Back then, I was only a Secondary 4 student, concerned with my academics, focused on impressing others, wrapped up in my shallow world. Living in the cloistered environment of a loving family and nurturing school, I had this impression that we were all living the carefree lives of our choices.
Life seemed beautiful. Hard work was recognized. Love abound. Friendship lasted. Fairy tales came true.
One day, while traveling home after a particularly draining day in school, I saw this Primary 5 kid sitting along the pavement. I recognized him. After all, we had chatted before, even walked with each other to school a number of times. (My secondary school happens to be adjacent to his primary school.)
The kid, scrawny little boy that he was, told me that he was locked out of his house. Seized by compassion – feeling all saintly and Mother Theresa-ly – I invited him to my home for dinner.
We had to travel through a meandering path, one which passed by a dark, brooding canal. The kid clutched to me as his imagination ran wild, his thoughts churning along with the drain water he could hear but not see. Later, during dinner, he revealed his fear of being kidnapped by me along this isolated path. Me? Kidnap him? Do I even look like a kidnapper?! Was mildly amused/ offended.
In my humble home, I served the little boy a plate of rice and made him a glass of instant fruity drink. ‘Help yourself to the dishes of meat and vegetables before you,’ I said, 'all these dishes taste great.' The little boy had a great deal of rice, some small pieces of meat and no vegetables. Such an unbalanced diet! No wonder he’s so skinny! Tried forcing him to have more veggie but to no avail.
After dinner, I attempted to get the little boy to leave for his family. He wouldn’t, claiming that his aunt wasn’t home yet. And so, somewhat reluctantly, I allowed him to stay for a while longer.
In that short span of two hours, he had fought with my younger brothers for the computer – quite incredible, considering that he was merely a stranger in this household – and rejected a nice wallet offered.
And then, it was time for him to go home.
Out of fear that he might lose his way, I decided to accompany him. (The labyrinth within this private estate can be confusing even for the residents, what with its cul-de-sacs, nooks and crannies.)
He was locked out of the dilapidated double storey corner terrace and refused to ring the door bell. ‘My aunt will beat me,’ he whimpered. ‘May I just stay over at your home for one day?’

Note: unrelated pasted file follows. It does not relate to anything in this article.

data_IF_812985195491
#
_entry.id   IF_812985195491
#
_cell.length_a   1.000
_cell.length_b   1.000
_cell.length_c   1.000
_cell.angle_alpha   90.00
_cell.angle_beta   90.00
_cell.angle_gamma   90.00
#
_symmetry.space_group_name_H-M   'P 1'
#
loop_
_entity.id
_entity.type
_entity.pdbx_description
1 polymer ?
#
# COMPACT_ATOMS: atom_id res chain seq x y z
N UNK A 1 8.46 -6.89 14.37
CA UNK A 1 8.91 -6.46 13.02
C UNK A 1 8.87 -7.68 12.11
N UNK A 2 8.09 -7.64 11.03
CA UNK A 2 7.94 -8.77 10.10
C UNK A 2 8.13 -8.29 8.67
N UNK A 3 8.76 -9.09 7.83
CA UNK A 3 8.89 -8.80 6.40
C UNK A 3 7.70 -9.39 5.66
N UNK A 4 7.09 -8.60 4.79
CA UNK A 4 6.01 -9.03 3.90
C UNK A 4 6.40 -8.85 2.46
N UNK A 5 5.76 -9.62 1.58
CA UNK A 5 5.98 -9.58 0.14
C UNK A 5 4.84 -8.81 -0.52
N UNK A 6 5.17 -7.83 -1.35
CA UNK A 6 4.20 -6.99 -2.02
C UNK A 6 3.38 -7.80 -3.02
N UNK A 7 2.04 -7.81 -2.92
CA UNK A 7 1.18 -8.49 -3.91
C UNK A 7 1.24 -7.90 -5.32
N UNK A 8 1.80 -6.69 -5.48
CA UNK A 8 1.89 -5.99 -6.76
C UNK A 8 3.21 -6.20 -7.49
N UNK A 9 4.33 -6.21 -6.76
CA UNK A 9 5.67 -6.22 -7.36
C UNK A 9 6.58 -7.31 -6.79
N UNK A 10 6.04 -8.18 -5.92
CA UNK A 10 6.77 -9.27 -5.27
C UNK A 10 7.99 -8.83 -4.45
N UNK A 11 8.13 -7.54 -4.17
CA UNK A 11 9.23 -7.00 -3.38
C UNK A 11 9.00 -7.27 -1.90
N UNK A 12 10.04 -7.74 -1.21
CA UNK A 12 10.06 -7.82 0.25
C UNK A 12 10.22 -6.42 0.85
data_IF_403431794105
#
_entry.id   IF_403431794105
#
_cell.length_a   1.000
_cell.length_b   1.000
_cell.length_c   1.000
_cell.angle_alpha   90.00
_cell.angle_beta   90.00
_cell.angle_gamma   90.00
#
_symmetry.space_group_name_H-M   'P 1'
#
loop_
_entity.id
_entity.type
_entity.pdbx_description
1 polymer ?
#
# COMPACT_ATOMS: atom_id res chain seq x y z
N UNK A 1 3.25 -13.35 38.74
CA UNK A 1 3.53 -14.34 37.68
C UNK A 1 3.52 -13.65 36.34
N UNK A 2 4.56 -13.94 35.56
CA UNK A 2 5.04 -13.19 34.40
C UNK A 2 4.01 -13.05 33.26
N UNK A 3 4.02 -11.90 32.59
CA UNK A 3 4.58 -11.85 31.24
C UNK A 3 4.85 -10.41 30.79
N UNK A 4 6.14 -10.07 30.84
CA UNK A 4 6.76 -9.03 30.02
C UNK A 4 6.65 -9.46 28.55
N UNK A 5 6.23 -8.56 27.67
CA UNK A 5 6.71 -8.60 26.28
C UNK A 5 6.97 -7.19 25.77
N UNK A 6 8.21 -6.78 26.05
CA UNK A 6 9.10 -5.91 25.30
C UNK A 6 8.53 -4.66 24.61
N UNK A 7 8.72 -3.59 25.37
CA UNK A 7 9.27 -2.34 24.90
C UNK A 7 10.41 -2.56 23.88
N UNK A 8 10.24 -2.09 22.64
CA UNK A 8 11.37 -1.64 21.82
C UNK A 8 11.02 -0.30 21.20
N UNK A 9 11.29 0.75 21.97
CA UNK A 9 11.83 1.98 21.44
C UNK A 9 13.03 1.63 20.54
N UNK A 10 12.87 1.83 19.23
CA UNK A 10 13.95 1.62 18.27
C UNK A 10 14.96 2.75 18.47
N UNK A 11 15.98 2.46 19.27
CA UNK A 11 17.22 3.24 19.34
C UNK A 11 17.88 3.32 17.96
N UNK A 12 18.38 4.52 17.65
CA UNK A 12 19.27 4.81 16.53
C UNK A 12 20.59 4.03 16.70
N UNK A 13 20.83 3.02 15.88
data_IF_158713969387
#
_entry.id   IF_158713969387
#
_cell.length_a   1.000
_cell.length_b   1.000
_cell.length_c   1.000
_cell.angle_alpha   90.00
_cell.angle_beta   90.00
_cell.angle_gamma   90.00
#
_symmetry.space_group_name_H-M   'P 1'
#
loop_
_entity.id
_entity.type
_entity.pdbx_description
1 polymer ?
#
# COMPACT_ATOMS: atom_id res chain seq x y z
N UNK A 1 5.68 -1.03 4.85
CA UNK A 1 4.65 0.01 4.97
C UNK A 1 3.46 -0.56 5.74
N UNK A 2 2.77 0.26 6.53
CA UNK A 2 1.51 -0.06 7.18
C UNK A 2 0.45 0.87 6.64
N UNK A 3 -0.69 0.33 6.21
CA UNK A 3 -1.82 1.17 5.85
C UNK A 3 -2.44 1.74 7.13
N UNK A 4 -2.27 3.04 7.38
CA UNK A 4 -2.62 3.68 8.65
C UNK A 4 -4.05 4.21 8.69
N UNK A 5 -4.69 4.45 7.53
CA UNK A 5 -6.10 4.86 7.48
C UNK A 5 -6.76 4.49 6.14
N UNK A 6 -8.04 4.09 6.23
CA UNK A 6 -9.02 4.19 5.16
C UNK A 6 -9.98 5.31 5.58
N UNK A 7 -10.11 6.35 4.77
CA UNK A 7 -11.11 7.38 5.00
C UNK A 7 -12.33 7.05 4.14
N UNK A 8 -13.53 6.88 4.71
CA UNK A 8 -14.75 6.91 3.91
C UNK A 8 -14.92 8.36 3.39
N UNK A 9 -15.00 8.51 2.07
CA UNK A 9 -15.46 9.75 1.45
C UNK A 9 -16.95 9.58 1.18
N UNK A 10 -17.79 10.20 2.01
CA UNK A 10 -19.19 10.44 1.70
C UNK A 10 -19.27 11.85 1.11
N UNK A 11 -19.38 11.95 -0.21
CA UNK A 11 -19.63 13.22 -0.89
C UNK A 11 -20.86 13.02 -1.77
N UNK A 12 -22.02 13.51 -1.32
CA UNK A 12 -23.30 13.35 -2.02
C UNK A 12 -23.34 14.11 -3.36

I did not have to think. ‘No.’ It was a definite answer, ringing with the finality of it all. He did something which changed my response immediately.
Have you ever had anyone clung to you in sheer desperation and need? If not, you really should try it someday.
The boy threw himself at me and hugged me with a fervent anxiety. That hug was, in a way, sheer torture. His agony, his dilemma, his turmoil, they were all palpable. It was incredible, the way his pain penetrated through all the shields that I had. It destroyed all composure, leaving me frail and vulnerable. With difficulty, hoping that I won’t hurt the boy’s feelings, I extricated myself from his grasp.
Why did he hug me so? Then, he showed me.
Beneath his short sleeves were ugly bruises. Some were days old while others, weeks old. Apparently, his mother has died while giving birth to him. He was staying with his aunt who physically abused him and a grandmother who didn’t care about his well-being. (It was true that those who physically abuse would pick spots that were not immediately visible to pinch. The skinny but tanned boy, with a rapidly firing tongue, bore resemblance to a playful monkey. He was the very picture of health, that was until one saw his scars.)
I didn’t know what to do. I was merely a Sec 4 kid. I was neither Nelson Mandela nor Gandhi nor Angelina Jolie. I didn't have the political/ social/ financial wherewithal to effect a change. Hell, I didn't even have a degree! (Naively thought that a degree solves all the problems in the world.)